Seton Hall’s student-run radio station, WSOU, won “College Radio Station of the Year” at the annual Marconi Awards on Oct. 25.
This is the second time WSOU has won a Marconi Award, the first being in 2016 for “Non-Commercial Radio Station of the Year.”
“I was just over the moon,” said Chris Aurilio, director of production facilities at the College of Human Development, Culture, and Media.
Kayla Fonseca, a senior journalism major and WSOU station manager, was in attendance to accept the award alongside Ryan Henry, a senior video and sound media major, and WSOU’s news director.
“It was a surreal moment,” Henry said.
The National Association of Broadcasters’ Marconi Awards, often called the “Academy Awards of Radio,” honor radio stations and individuals for their excellence in radio. Nominees for the awards are chosen by a committee of broadcasters and the final winners are voted by the NAB Marconi Radio Awards Selection Academy.
“It literally felt like the Oscars,” Fonseca said.
WSOU has also been recognized by the Peabody Awards and The New York Press Club. Additionally, Rolling Stone magazine named WSOU as a “Top 5 Radio Station,” among other industry awards and recognitions.
“This is an honor for the students,” Aurilio said.
Aurilio highlighted the capability and professionalism of the students at WSOU, leading to this prestigious win.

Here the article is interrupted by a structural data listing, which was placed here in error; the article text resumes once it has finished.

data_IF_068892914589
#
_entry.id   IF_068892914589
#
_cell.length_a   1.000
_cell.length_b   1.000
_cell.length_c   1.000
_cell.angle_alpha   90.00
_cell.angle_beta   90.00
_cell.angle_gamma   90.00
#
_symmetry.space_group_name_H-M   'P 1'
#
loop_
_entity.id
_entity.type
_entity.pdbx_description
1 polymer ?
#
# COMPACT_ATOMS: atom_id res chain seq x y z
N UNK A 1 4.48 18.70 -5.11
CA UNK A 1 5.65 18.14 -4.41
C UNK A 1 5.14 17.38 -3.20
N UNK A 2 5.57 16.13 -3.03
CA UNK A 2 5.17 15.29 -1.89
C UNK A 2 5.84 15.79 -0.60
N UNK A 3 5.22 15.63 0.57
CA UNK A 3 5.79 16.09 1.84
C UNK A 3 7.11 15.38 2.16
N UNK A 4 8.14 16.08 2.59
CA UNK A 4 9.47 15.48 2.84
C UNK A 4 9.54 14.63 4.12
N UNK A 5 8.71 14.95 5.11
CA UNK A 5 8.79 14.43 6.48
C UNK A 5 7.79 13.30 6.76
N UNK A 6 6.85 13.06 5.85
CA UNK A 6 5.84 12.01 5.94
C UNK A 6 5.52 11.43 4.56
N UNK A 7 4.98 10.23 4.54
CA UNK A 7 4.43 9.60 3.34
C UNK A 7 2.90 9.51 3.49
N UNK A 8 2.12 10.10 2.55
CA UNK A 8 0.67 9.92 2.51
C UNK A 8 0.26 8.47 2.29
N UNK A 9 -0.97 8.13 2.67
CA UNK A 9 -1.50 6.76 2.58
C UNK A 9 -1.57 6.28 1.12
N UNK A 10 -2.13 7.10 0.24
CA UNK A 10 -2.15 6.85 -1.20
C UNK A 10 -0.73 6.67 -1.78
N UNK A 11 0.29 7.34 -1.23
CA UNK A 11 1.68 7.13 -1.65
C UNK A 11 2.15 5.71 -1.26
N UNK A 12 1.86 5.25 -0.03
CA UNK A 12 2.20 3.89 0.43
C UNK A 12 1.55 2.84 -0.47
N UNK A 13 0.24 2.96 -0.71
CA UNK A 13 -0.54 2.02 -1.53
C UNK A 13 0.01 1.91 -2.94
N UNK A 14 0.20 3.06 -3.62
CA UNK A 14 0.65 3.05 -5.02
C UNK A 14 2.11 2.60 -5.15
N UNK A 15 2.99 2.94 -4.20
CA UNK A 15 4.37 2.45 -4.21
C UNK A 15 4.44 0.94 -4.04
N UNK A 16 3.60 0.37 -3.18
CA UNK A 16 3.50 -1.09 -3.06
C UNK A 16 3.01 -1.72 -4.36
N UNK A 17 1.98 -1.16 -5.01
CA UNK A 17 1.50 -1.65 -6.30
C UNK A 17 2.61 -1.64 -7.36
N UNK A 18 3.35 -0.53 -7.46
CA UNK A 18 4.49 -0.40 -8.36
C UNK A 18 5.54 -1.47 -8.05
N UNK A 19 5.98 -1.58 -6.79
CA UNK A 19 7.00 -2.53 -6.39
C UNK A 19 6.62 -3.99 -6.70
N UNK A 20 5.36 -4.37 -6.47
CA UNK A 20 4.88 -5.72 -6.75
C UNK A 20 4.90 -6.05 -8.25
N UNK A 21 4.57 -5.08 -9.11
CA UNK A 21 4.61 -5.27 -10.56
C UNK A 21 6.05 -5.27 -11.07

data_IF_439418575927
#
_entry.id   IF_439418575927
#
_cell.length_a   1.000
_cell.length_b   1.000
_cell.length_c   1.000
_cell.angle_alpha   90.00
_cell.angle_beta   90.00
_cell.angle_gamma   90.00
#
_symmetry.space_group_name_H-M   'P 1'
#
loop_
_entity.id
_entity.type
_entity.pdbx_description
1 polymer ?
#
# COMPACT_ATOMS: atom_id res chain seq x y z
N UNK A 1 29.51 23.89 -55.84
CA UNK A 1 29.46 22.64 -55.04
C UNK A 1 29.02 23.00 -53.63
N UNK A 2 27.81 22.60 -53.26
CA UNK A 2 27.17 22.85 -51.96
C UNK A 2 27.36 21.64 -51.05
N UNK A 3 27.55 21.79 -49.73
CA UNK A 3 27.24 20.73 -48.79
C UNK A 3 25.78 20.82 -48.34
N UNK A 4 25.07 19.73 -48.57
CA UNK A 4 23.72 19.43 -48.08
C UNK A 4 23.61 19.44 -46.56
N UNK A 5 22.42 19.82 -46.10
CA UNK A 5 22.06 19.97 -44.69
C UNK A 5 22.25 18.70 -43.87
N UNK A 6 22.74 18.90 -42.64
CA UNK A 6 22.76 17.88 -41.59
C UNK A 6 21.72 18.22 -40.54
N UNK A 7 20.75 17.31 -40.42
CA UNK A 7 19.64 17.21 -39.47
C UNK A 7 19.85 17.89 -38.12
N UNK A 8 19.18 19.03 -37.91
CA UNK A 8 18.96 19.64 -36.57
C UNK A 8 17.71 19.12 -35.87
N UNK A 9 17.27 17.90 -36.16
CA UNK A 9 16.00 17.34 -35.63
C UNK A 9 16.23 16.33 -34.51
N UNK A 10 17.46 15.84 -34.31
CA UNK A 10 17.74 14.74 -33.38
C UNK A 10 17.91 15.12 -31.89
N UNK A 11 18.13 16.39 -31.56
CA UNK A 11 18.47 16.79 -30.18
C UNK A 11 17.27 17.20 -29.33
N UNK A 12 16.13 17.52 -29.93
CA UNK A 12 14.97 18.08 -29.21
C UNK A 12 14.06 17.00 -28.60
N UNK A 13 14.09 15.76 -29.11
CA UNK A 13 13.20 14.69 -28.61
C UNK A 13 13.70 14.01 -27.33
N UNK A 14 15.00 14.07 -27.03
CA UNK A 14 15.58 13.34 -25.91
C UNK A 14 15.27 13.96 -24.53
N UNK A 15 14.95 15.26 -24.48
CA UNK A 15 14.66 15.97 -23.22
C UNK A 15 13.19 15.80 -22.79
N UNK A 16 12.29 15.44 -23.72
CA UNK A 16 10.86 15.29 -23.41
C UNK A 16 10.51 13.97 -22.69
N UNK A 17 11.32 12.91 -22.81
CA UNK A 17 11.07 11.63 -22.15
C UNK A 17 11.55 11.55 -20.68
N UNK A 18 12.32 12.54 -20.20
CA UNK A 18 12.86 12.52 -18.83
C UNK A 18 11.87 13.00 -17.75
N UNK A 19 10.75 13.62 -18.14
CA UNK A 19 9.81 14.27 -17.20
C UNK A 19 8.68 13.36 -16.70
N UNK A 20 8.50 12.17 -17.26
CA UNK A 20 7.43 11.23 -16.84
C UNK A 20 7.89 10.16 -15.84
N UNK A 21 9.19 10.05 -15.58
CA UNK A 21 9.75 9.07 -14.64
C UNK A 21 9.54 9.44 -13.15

“All of this is very much student-run here at the station,” Aurilio said.
Aurilio said he hopes to keep up the energy for the rest of the year and not let “senioritis settle in” after this recognition.
“We have to keep up the reputation we have and live up to the honor that we are so grateful for,” Aurilio said.
Fonseca and Henry attribute WSOU’s prestige to the dedication the close-knit community at the station has.
“You’re spending 10 to 15 hours a week with the same people when you’re here,” Henry said. “You get to know a lot of the core members. It’s super close, like a family.”
To honor WSOU’s 75th anniversary, the Walsh Library is hosting “WSOU at 75: The Voice of Seton Hall,” an exhibit celebrating the rich history of the renowned radio station.
Key moments from the station’s history as well as WSOU artifacts are on display at the exhibition.
“It’s really just a sentiment of how many people have come through these walls and how people have really left their mark on WSOU,” Fonseca said.
Megan Brush can be reached at firstname.lastname@example.org.